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[Xmca-l] Z sign (John Haviland)

So I promised a while back to report back about some of John Haviland's
findings regarding Z sign. Now that everyone (in the U.S.) is full of
turkey and potatoes, I finally have a minute.

Z sign refers to a sign language that has been developing among a small
family of deaf signers in Chiapas, Mexico ("Z" stands for Zinacantecan,
which is the spoken language of the area). John has been doing fieldwork
there for almost 50 years and since the oldest Z signer is in her 30's, his
fieldwork predates this emerging sign language.

All told, there are a total of 6 people who know this sign language -
including a bi-lingual nephew and John himself. It might be one less than
this since it might be argued that the first and oldest Z signer is not
properly using the language as it has emerged with the younger signers. In
fact, the younger signers (two brothers) often make fun of their older
sister for not being able to produce the "proper" and "correct" signs,
sometimes in ways that appears to express rather serious judgment -
suggesting that their sister is too stupid to know any better. As John
notes, this is the dark side of language - the way that language behavior
is often re-valorized as iconic of other aspects of a person's self (think
about the U.S. example of African-American English as evaluated by
mainstream speakers who will comment that AAE speakers must be "ignorant"
or some such).

John's data are fascinating through and through. For example, the sign for
chicken involves making the gesture of a pulling the chicken's neck to
break it.

John documents how you can begin to see Z sign becoming grammaticalized
with subject-verb-object structure emerging such that Z signers can produce
full sentences and engage in quite complex conversations ("homesigners" -
i.e., people who do not have a signing community and are born deaf to
hearing parents and living in a hearing community - homesigners have great
difficulty sustaining longer conversations).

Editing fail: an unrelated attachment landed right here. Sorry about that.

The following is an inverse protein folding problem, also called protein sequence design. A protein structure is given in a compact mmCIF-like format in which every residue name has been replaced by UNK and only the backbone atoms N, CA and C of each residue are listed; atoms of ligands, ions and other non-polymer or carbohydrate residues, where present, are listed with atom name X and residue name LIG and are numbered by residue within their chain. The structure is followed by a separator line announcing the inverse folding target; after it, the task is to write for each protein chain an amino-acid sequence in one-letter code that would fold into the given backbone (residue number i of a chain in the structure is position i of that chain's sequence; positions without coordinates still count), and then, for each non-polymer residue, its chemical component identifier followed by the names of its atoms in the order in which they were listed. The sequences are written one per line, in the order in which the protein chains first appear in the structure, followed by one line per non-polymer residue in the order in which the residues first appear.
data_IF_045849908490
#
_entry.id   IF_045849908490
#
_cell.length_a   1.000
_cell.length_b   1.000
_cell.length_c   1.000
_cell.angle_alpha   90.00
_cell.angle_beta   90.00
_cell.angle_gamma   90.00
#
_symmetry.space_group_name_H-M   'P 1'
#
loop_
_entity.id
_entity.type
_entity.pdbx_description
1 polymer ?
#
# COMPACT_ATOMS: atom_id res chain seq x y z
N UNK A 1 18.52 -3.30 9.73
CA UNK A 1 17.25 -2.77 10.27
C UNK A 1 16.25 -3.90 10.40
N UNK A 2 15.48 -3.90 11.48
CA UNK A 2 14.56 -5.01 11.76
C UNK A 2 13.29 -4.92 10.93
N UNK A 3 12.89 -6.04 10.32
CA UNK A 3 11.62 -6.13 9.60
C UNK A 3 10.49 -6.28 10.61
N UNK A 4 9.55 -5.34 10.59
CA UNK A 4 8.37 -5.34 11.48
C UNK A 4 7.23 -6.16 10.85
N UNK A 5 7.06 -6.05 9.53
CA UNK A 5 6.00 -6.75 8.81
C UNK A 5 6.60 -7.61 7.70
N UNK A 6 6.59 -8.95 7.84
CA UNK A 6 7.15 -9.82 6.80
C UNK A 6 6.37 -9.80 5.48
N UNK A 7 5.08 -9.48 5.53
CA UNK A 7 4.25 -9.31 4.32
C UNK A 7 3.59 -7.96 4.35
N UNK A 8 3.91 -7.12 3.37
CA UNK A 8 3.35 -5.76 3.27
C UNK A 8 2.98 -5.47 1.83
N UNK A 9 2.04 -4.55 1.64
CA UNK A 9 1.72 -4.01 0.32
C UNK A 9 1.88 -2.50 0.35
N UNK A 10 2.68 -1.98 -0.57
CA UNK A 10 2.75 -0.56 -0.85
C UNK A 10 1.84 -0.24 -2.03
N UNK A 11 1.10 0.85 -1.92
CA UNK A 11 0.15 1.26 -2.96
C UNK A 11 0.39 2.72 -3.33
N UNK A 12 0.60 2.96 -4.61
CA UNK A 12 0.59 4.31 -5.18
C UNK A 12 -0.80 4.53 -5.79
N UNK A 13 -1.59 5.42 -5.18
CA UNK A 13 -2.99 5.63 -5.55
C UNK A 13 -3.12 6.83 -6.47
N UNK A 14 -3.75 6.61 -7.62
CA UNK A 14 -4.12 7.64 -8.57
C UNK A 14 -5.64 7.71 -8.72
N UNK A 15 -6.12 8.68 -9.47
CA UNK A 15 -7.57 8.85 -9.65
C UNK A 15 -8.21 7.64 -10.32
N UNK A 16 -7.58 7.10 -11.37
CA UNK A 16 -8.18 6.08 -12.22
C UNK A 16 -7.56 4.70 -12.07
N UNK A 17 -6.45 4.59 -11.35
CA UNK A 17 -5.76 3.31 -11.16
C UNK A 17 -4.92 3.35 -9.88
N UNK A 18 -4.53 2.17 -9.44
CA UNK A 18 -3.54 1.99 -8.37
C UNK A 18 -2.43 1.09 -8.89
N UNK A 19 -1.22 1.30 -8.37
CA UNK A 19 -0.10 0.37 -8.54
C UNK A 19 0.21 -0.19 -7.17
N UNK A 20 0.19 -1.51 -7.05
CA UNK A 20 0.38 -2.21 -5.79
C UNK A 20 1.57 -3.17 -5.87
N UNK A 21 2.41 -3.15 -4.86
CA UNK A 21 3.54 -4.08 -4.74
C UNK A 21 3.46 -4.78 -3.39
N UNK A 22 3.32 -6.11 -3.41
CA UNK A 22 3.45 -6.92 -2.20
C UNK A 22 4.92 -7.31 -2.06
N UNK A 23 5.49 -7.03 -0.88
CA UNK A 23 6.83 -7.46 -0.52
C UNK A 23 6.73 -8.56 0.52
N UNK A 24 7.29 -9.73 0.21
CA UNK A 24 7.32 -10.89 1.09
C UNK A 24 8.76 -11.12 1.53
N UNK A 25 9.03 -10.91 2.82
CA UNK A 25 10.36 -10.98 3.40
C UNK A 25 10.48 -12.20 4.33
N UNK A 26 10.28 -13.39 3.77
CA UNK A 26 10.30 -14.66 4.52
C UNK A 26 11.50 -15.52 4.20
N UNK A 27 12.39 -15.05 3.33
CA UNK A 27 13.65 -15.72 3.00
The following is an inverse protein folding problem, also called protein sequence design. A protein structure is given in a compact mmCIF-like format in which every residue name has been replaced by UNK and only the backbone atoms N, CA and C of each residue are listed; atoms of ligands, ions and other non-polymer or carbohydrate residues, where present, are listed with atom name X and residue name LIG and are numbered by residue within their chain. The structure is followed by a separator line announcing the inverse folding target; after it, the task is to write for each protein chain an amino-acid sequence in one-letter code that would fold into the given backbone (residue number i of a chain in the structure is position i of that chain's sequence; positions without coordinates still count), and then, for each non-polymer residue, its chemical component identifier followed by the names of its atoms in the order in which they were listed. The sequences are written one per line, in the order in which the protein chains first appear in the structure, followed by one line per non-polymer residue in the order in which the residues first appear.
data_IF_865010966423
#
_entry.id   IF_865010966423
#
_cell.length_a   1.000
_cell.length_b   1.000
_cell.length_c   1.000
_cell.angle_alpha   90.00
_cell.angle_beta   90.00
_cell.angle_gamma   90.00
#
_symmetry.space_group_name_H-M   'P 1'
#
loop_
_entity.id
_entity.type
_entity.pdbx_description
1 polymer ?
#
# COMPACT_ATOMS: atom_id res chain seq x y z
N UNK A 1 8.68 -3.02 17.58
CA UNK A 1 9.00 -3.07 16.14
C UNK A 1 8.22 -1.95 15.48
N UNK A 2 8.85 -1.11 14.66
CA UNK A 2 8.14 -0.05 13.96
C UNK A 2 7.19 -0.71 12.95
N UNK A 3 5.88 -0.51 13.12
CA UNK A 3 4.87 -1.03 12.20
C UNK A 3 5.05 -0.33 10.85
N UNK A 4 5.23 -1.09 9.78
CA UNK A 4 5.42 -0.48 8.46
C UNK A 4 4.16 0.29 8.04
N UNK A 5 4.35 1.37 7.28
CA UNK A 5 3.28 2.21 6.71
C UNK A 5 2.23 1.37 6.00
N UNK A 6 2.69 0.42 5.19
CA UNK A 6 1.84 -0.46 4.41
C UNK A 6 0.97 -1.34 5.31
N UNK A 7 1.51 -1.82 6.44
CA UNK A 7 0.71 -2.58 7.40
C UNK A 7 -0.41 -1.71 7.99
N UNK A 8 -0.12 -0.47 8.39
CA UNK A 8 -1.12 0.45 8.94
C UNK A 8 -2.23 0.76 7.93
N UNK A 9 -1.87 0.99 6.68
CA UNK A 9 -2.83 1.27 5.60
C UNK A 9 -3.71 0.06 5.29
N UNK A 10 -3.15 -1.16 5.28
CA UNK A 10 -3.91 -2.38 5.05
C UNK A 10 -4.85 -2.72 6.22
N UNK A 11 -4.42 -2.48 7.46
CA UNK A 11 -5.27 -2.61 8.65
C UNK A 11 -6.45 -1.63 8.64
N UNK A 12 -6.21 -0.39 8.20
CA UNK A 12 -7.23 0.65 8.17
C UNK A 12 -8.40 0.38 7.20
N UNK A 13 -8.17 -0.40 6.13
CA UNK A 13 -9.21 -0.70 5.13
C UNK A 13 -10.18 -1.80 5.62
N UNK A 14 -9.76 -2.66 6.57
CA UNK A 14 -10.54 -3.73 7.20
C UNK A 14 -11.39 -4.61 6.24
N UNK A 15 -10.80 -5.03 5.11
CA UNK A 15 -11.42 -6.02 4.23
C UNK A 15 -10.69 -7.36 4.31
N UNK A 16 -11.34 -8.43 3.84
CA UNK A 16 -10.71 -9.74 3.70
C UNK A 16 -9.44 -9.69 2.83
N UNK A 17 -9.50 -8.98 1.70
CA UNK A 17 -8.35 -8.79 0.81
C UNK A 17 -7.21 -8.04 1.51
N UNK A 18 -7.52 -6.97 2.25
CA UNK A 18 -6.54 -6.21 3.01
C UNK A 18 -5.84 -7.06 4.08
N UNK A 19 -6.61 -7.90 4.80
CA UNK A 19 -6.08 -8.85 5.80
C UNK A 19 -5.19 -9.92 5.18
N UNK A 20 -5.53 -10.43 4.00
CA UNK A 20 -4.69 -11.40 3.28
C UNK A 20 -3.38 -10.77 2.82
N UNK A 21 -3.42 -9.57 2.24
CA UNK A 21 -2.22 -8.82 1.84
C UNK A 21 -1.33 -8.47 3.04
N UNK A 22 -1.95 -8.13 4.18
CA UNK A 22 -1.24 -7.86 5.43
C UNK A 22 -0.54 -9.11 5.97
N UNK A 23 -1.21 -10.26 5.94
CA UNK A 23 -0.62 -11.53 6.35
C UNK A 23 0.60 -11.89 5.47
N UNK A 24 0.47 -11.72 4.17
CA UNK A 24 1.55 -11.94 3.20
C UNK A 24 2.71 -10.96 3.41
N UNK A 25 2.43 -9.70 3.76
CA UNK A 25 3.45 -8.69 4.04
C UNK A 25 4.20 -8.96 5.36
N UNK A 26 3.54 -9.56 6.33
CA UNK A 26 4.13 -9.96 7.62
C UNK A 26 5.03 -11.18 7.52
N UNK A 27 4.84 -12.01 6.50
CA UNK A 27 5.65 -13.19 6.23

Of particular interest to XMCA conversations, John makes the point that
these signs are both motivated (qua icons) and symbolic (not sure if I've
quite captured his terms here, so don't quote me on that). That is to say,
the signs, such as the gesture of breaking a chicken's neck to represent
chicken, are both iconic and symbolic. They are the latter because the
possibilities of making up gestural icons for chickens are massively varied
(and if you look at American Sign Language (ASL), for example, the sign for
chicken is to make a beak in front of your mouth with your thumb and
forefinger). So what becomes important is that the sign becomes
conventionalized (and note that the older sister has a different sign for
"chicken" - hers is the gesture of holding the chicken at its shoulders,
with both hands cupped - and this is what her brothers make fun of her
for). These signs become "portable" - that is, they come to mean the same
thing across contexts and with different speakers. And the brothers' sign
for chicken is consistent across different instances of chicken. Thus, for
example, an image of two cute fluffy little baby chicks will still get the
neck-breaking sign plus a sign for little and a sign for two (here is
further grammaticalization at work - classifiers and all).

What seems to me to be one of the most interesting findings (and one that
John finds most troubling) is that these brothers seem to have very much
"gotten" the culture of the hearing Zinacantecan speakers with whom they
are living. As John describes them, these brothers behave very much like
people in the surrounding culture. It is as if they are, culturally
speaking, Zinacantecan. Yet, on the other hand (no pun...), the grammatical
forms of Z signers do not follow the grammatical forms of the surrounding
language, Zinacantecan. This does not fit very well into the linguistic
relativity argument (i.e., that the language you speak affects the way that
you understand and think about the world). If language affects thought,
then one would expect to find that if you have someone speaking a
grammatically and formally different language, then that person would think
differently from those who speak that language. And yet, here is data
suggesting the opposite is the case.

It seems to me that CHAT might have something to offer here with the notion
of "activity" as a broader concept that goes beyond language. Perhaps
something like "semiosic activity" is needed to capture all of the many
ways in which we meaningfully interact with one another anticipating
behaviors of others based on so much more than just language - on their
facial expressions and bodily hexis and non-signed gestural expressions.
This would suggest renaming the hypothesis the Semiosic Activity Relativity
Hypothesis (SARH).

I think that could be a quite useful turn, but it still leaves one
wondering why these semiosic activities didn't "bleed into" the formal
features of Z sign as it emerged among this group?

Lots of other interesting questions to pursue here but I'll leave it at
that for now. I wonder if folks are tired/busy from all the chatting
(online and elsewhere).

I'm happy to answer questions about this sign language to the best of my
ability and/or to see if I can get John involved or at least put some
questions to him by email and see if I can get a response.


Gregory A. Thompson, Ph.D.
Assistant Professor
Department of Anthropology
880 Spencer W. Kimball Tower
Brigham Young University
Provo, UT 84602